The City of Lancaster is committed to ending childhood lead poisoning.

“Lead-Safe Lancaster” is the City’s initiative to achieve this committment. 


Lead poisoning harms the brain and body and the effects can be irreversible 

– Lead exposure is most harmful for young children and pregnant women 

– Lead poisoning causes learning, behavior, hearing, and speech problems and can cause permanent and irreversible damage to the brain and body

Lead poisoning may slow a child’s growth and development and can result in learning disabilities, hyperactivity and other behavioral disorders, loss of IQ, and underperformance in school 



If you live in an older home (built before 1978), your children are at higher risk of lead poisoning 

– Homes built before 1978 (when lead-based paints were banned) probably contain lead-based paint, the most likely source of lead poisoning in children in the City of Lancaster. When the paint peels and cracks, it makes lead dust. Children can be exposed to lead when they swallow or breathe in lead dust.

– While lead-based paint has been identified as the most likely source of lead poisoning in the City, the City is also addressing potential hazards of lead poisoning by working to identify and replace all lead water lines in the City. We’re asking water customers to verify the material of the customer-owned portion of their water service line. The City of Lancaster will replace the lead or galvanized service lines in accordance with state regulatory requirements. You can find more information here:

– Lancaster City is among the top ten cities for the highest rates of childhood lead poisoning in Pennsylvania

– Over 80% of the homes in Lancaster City were built before 1978



Lead poisoning is preventable 

– Clean regularly 

– Keep painted surfaces in good condition to reduce hazards

– Feed your children nutritional food regularly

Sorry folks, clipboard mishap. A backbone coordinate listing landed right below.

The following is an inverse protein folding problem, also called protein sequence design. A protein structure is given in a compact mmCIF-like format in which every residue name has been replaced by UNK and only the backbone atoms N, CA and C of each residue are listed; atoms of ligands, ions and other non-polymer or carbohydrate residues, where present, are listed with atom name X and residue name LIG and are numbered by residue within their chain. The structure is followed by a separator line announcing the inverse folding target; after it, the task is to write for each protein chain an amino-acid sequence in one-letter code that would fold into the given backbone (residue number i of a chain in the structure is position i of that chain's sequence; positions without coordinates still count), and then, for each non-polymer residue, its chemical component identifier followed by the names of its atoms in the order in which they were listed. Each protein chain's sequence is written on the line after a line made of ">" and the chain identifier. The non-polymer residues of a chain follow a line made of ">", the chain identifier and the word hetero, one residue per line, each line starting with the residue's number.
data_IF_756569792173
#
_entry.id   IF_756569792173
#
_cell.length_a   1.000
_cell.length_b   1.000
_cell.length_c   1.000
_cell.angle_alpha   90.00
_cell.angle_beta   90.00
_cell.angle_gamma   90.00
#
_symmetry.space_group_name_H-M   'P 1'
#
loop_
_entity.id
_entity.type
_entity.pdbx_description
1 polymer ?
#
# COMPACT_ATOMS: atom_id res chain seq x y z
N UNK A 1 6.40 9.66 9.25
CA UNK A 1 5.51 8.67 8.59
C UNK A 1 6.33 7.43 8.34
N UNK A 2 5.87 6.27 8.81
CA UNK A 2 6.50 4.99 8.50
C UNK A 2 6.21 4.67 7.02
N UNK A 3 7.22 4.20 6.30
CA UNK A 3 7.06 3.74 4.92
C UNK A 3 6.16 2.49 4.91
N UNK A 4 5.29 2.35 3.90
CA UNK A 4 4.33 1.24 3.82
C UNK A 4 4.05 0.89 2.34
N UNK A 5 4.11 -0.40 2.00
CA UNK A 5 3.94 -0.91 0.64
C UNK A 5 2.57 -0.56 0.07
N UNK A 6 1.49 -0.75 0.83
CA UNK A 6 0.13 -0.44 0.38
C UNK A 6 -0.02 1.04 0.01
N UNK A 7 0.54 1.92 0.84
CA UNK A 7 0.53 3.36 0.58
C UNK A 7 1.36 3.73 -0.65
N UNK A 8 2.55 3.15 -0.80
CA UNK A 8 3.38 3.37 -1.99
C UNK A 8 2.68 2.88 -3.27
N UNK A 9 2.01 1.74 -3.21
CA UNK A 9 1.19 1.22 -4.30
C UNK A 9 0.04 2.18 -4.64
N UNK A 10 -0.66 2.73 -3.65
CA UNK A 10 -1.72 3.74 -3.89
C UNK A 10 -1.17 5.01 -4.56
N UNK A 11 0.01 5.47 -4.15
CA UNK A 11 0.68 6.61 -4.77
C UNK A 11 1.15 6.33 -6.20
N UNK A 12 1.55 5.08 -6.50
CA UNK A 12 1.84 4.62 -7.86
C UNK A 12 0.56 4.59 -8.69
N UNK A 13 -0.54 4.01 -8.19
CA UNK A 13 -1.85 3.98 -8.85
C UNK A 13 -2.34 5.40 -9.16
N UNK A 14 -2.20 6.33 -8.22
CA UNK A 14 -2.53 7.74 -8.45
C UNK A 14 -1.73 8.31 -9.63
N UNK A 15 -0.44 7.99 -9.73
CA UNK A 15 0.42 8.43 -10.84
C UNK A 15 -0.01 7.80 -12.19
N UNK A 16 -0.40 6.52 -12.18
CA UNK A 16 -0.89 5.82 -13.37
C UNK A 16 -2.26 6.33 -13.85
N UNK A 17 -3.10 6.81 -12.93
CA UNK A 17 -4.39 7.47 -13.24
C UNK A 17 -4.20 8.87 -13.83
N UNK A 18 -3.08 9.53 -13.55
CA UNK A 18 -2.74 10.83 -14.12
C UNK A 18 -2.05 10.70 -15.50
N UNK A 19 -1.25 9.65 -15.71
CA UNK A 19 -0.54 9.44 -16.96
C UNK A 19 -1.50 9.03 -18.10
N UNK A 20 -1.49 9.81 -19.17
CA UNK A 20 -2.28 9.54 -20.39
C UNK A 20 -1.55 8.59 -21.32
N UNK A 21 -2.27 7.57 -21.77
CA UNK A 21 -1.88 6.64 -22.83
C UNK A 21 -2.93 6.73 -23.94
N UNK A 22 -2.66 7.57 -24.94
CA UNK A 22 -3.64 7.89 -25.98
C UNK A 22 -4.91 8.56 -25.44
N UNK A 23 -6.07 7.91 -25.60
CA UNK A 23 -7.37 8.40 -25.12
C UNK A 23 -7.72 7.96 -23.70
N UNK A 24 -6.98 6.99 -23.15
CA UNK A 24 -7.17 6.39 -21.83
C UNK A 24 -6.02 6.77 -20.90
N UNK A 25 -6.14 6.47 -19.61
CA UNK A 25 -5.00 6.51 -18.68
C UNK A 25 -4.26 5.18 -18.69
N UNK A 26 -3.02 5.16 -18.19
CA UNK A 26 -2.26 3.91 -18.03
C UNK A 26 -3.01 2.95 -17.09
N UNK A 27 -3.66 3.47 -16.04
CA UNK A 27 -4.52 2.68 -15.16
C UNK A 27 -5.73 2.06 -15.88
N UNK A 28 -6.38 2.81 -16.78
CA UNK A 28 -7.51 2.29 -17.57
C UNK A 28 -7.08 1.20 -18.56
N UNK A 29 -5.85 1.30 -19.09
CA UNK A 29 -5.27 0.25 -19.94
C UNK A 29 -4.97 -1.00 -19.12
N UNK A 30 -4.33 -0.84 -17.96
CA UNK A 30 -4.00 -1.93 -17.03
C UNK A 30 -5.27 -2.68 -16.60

– Talk to your doctor and have your children tested for lead poisoning 



New Requirements in 2023

In April 2022, City Council adopted a new ordinance to enhance lead safety protections in rental housing and childcare facilities. This ordinance requires all rental properties and childcare facilities built before 1978 to meet lead safety requirements every two to four years. (Bureau of Property Maintenance & Housing Inspections)


In addition, the City has strengthened its support of children with elevated blood lead level (EBLL) cases by requiring homeowners and landlords to more quickly respond to potential exposure to lead in homes and giving City Health Officers more tools to address exposure. (Bureau of Health)


These changes will go into effect in January 2023.


The City of Lancaster offiers the Lead Hazard Control and Healthy Homes Program, funded by the Department of Housing and Urban Development (HUD), which helps qualified homeowners, landlords and renters reduce risks related to lead-based paint exposure and improve the safety and overall condition of their homes. Learn more about the program and see if you’re eligble at


Questions? email



(717) 291-4730





Interested in working in Lead Safety?

The City of Lancaster NEEDS certified professionals to help us make a Lead-safe Lancaster. Visit our Protect Your Community – Work in Lead-Safety page to learn more.

City Housing Investments Map

See the impact of the Lead Hazard Control Program! This map spotlights housing investments made by the City of Lancaster to support quality and affordable housing in our city. The map features the Critical Repair Program, the Lead Hazard Control Program, and HOME funds allocated toward home rehabilitation and new affordable housing.